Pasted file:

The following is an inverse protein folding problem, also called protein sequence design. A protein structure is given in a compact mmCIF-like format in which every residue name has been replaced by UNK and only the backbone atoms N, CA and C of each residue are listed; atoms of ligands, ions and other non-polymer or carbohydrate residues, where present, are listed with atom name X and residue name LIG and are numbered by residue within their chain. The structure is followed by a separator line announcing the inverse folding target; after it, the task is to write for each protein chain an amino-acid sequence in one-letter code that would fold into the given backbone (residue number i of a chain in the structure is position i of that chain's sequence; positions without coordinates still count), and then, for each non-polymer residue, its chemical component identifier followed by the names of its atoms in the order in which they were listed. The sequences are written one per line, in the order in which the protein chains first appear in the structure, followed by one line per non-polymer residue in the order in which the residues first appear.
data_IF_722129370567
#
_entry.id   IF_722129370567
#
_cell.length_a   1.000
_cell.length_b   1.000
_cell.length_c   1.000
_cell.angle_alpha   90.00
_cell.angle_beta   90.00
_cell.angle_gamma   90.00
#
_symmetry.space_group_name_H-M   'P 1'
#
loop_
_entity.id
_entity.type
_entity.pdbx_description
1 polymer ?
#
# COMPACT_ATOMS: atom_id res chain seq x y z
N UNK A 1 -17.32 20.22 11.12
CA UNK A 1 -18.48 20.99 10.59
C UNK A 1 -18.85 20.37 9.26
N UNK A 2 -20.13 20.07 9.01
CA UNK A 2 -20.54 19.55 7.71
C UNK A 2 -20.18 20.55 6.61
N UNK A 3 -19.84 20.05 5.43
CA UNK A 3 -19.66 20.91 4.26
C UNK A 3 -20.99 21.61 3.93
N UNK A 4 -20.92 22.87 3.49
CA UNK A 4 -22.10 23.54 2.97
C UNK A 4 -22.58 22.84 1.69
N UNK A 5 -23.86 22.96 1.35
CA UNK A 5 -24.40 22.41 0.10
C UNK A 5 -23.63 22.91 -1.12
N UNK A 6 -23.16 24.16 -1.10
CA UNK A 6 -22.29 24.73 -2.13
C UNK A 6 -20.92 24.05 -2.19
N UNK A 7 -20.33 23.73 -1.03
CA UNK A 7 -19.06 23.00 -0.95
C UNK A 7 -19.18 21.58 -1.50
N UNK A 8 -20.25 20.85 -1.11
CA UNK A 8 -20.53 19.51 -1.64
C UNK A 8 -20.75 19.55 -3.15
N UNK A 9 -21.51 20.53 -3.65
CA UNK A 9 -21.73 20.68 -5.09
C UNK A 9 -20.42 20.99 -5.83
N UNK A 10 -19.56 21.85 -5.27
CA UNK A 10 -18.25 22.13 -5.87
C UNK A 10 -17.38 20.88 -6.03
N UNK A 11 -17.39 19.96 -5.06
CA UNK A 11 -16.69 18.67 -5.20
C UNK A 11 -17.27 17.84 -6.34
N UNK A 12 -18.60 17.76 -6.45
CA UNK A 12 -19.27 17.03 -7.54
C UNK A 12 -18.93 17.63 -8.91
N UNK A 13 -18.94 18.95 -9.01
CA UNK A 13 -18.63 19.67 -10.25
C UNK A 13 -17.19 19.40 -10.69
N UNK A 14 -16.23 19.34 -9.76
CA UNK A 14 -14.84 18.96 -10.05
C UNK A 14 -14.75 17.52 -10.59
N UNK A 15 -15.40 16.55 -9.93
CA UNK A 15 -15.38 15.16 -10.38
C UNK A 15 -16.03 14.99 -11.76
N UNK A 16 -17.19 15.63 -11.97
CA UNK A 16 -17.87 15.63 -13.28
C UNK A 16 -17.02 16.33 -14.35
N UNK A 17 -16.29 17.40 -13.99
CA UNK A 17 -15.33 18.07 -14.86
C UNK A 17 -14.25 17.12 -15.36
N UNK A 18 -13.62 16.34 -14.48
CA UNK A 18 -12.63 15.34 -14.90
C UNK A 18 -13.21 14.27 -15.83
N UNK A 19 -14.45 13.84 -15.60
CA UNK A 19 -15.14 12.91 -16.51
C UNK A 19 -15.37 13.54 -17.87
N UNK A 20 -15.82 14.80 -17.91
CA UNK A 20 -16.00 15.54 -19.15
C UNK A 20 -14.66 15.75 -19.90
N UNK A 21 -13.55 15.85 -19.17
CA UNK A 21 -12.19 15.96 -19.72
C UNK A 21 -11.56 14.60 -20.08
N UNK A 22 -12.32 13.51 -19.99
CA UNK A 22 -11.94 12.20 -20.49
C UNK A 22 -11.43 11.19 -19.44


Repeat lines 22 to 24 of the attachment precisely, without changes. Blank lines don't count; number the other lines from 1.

N UNK A 1 -17.32 20.22 11.12
CA UNK A 1 -18.48 20.99 10.59
C UNK A 1 -18.85 20.37 9.26